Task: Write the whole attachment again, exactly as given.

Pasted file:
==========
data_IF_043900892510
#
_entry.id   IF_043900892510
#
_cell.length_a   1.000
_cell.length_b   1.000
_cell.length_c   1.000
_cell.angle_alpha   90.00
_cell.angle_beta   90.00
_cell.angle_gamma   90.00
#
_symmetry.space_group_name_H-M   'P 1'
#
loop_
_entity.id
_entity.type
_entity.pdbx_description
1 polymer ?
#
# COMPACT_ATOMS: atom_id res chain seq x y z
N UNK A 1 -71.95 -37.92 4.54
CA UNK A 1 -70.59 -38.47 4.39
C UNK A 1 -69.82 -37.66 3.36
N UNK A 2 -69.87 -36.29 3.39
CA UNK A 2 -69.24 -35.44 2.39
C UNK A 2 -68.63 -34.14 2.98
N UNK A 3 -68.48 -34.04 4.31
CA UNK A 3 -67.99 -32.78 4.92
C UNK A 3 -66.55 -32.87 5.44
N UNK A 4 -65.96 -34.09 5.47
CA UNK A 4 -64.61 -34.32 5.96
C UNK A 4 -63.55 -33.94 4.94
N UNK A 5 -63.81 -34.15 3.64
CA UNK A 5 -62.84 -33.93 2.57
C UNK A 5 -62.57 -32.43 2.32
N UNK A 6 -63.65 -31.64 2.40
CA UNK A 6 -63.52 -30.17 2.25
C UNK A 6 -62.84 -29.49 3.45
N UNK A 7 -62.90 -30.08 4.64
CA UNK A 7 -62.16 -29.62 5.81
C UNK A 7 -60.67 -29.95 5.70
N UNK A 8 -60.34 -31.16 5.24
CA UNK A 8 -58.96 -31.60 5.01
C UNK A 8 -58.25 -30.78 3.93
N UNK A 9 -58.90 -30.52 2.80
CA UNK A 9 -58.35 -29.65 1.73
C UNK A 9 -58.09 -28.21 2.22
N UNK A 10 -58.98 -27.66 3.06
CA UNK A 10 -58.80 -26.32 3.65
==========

data_IF_043900892510
#
_entry.id   IF_043900892510
#
_cell.length_a   1.000
_cell.length_b   1.000
_cell.length_c   1.000
_cell.angle_alpha   90.00
_cell.angle_beta   90.00
_cell.angle_gamma   90.00
#
_symmetry.space_group_name_H-M   'P 1'
#
loop_
_entity.id
_entity.type
_entity.pdbx_description
1 polymer ?
#
# COMPACT_ATOMS: atom_id res chain seq x y z
N UNK A 1 -71.95 -37.92 4.54
CA UNK A 1 -70.59 -38.47 4.39
C UNK A 1 -69.82 -37.66 3.36
N UNK A 2 -69.87 -36.29 3.39
CA UNK A 2 -69.24 -35.44 2.39
C UNK A 2 -68.63 -34.14 2.98
N UNK A 3 -68.48 -34.04 4.31
CA UNK A 3 -67.99 -32.78 4.92
C UNK A 3 -66.55 -32.87 5.44
N UNK A 4 -65.96 -34.09 5.47
CA UNK A 4 -64.61 -34.32 5.96
C UNK A 4 -63.55 -33.94 4.94
N UNK A 5 -63.81 -34.15 3.64
CA UNK A 5 -62.84 -33.93 2.57
C UNK A 5 -62.57 -32.43 2.32
N UNK A 6 -63.65 -31.64 2.40
CA UNK A 6 -63.52 -30.17 2.25
C UNK A 6 -62.84 -29.49 3.45
N UNK A 7 -62.90 -30.08 4.64
CA UNK A 7 -62.16 -29.62 5.81
C UNK A 7 -60.67 -29.95 5.70
N UNK A 8 -60.34 -31.16 5.24
CA UNK A 8 -58.96 -31.60 5.01
C UNK A 8 -58.25 -30.78 3.93
N UNK A 9 -58.90 -30.52 2.80
CA UNK A 9 -58.35 -29.65 1.73
C UNK A 9 -58.09 -28.21 2.22
N UNK A 10 -58.98 -27.66 3.06
CA UNK A 10 -58.80 -26.32 3.65